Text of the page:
“Expect increasing industry responsibility for sugar and fat contributions to global obesity – aided by changing legislation around sugar in a number of countries and a recent WHO report suggesting a minimum 20% excise tax on certain products. These combined initiatives are likely to result in sugar reduction in beverages or launches of new, containing less added sugar beverages, as well portion size restrictions for snacks (eg Magnum ice cream at 250 kcal).

“We see greater recognition of science, greater understanding of health benefits of ingredients leading to regulatory changes, for example the mandatory fortification of milk formula with DHA omega-3 from 2020.

“Increasing transparency around sourcing will come, increasing sustainability to build consumer trust. Ethical labelling is on the rise with various certification schemes. Control of the supply chain – longer contracts, fewer ingredient suppliers, to be in better control of the chain.

Could probiotic claims return to these in 2017? ©iStock

“And I am hoping for the first health claim in the EU for probiotics!”

Joris Geelen, partner, Food Compliance International:

“In the first quarter of 2017 I expect the proverbial ‘laying of the cornerstone’ of an ambitious project for which the foundation has been laid five years ago. Belgium will, at long last, update the lists in their decree on botanicals, based on the BELFRIT project.

2017 could be the year to ring the BELFRIT ©iStock/areeya

“This will finally give the well-deserved recognition to the botanical experts who work hard to evaluate the safe and traditional use of more than 1000 plants. France and Italy are supposed to copy this design in their legislation soon after.

“I sincerely hope that other EU member states take the initiative of following this science based approach to ensure the safe use of plants and provide legal certainty to the sector, as opposed to refusal or restriction of botanicals without scientific basis.

“And who knows, they might discover some dusty blueprints for a unified member state electronic notification system in a drawer in the building shed...”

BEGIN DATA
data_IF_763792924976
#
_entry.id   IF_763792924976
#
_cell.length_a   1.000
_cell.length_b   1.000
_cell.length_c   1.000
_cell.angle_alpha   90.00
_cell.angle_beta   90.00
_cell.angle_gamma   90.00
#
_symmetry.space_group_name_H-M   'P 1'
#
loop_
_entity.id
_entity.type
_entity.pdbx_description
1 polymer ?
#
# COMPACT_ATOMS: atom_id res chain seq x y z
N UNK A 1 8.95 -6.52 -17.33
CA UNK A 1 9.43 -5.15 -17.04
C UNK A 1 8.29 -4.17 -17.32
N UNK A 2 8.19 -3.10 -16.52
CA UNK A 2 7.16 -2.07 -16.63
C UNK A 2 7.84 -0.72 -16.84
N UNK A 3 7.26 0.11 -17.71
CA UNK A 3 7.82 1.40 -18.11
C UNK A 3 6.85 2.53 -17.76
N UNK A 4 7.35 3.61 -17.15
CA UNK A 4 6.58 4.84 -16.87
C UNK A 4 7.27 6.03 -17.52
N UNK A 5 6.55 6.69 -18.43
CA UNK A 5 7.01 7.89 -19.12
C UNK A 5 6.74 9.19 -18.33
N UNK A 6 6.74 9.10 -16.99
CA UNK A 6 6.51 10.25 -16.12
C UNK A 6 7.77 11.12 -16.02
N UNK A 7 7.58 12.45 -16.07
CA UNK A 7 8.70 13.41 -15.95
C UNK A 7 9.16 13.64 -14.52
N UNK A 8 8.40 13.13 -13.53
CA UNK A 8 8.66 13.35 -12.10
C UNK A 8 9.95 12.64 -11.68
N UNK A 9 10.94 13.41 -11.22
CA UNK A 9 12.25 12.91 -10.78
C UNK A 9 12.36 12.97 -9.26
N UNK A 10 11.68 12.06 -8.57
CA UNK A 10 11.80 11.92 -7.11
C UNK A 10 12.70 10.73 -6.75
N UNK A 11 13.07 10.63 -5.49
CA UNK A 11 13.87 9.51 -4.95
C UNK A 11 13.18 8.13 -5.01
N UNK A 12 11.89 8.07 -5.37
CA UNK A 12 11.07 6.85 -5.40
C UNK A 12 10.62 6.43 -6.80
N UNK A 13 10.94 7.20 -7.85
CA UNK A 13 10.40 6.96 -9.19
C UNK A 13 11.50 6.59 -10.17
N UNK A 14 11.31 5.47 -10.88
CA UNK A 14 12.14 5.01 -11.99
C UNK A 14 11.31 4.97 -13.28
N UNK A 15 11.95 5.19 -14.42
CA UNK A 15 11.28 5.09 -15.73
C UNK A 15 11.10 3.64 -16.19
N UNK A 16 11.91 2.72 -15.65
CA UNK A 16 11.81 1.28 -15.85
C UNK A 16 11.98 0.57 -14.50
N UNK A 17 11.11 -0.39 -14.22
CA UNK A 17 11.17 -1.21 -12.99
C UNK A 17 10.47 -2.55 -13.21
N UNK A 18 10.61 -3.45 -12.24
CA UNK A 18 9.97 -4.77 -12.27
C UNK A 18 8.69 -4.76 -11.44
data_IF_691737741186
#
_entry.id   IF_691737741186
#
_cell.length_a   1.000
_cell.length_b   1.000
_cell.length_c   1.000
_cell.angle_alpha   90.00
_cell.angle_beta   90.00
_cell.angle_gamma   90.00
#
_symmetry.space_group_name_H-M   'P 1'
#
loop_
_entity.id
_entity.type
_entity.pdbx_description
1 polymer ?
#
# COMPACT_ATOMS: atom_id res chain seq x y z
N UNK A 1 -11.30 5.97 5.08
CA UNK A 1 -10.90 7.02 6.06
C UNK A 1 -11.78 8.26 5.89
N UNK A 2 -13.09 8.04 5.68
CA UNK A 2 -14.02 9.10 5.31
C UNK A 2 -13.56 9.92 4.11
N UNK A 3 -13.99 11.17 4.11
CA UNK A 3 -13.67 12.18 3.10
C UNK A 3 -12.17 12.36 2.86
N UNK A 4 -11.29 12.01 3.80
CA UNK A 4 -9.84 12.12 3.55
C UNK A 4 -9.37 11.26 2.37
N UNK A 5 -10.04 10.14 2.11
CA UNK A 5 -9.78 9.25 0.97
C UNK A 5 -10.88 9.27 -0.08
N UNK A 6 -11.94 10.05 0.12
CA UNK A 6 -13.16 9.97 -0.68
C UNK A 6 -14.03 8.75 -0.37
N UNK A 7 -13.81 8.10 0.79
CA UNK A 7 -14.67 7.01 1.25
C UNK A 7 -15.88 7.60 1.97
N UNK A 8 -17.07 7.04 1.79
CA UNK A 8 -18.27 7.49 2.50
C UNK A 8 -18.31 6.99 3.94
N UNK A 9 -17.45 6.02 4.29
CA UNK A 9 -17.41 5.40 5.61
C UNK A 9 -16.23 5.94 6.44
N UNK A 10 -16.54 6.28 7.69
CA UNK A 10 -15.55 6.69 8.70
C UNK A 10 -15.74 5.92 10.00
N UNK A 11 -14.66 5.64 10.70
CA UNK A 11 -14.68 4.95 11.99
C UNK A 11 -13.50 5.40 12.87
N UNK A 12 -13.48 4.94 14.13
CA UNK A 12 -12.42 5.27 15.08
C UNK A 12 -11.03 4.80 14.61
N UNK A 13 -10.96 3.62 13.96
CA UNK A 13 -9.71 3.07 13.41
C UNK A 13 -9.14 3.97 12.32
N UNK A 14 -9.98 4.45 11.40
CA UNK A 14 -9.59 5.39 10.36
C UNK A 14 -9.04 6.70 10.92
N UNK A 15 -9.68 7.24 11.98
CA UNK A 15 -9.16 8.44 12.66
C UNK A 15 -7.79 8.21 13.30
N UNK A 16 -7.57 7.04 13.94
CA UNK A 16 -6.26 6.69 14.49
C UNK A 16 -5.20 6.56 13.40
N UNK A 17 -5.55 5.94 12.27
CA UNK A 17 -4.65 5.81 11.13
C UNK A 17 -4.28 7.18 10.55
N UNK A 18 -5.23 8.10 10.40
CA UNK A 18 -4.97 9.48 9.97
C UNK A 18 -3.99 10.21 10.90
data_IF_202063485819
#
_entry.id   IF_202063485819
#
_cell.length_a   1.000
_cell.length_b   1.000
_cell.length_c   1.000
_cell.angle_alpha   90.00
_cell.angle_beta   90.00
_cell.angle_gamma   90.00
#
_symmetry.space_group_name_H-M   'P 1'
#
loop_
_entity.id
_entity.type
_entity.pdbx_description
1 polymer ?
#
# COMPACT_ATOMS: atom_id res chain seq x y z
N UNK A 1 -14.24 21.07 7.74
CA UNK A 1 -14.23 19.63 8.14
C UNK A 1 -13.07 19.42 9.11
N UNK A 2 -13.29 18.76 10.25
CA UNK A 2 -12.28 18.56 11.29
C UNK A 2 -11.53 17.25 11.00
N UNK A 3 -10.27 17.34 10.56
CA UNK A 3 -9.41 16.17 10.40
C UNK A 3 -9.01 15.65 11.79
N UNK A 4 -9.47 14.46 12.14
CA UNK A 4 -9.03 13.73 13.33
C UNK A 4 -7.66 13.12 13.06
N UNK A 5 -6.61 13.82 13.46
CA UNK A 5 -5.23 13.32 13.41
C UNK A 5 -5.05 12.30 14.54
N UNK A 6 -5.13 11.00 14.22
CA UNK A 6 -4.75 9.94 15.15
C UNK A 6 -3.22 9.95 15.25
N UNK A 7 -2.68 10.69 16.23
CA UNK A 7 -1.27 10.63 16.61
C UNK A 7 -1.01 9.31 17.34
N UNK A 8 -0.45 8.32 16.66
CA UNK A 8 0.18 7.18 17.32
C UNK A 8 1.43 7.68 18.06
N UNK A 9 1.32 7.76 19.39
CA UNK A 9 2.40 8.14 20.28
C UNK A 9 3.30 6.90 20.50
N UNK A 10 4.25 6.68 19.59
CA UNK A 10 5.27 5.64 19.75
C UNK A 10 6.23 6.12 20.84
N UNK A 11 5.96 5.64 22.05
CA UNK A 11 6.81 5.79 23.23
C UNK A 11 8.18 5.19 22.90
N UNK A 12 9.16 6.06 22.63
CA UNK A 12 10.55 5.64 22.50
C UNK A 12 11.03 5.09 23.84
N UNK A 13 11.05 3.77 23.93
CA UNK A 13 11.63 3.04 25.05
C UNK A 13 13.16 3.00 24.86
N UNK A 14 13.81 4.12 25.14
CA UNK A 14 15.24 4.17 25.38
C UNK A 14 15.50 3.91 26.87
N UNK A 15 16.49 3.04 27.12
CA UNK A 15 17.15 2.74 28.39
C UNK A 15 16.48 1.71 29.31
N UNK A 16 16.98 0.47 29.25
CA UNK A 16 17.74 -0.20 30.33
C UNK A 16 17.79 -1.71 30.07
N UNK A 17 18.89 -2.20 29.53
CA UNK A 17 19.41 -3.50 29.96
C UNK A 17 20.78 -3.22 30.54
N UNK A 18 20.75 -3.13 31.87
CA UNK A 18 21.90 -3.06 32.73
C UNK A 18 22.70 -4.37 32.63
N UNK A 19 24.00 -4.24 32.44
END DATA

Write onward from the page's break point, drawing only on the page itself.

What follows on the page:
Virpi Varjonen, strategist, co-founder, Invenire:

“Consumer-centric thinking will rise more within the health and nutrition industry.

All those in favour of I-nutrition say 'I' ©iStock

“There will be less buzz around narrowly focused health benefits, more focus on the whole body-mind-spirit connection and how nutritional solutions play a role in here (i.e. holistic approach).

Personalisation will also continue to gain attention and how the industry can deliver solutions (products/diets/fitness plans) that are specified just for me, based on measured information about one’s body (technology plays a big part here).

"Also, the value chain players (e.g. ingredient manufacturers) are starting to look into this opportunity. This development is about consumers taking more control, especially regarding health and nutrition. The rise of personalised nutrition will likely drive a shift of power, where consumers are more in charge. With more information, tools and choices than ever, we already see consumers reluctant to blindly follow new diets trends - and rather, devise their own regimes eg diet-hacking.

"This shift of power towards consumers would force manufacturers to adopt a consumer-centric approach, to engage with a more empowered and decisive consumer.

Ethical labelling within health products will gain stronger ground. The big growth begins in a similar way to normal foods. Organics will be at the forefront and start moving into the mainstream also within health foods and supplements.”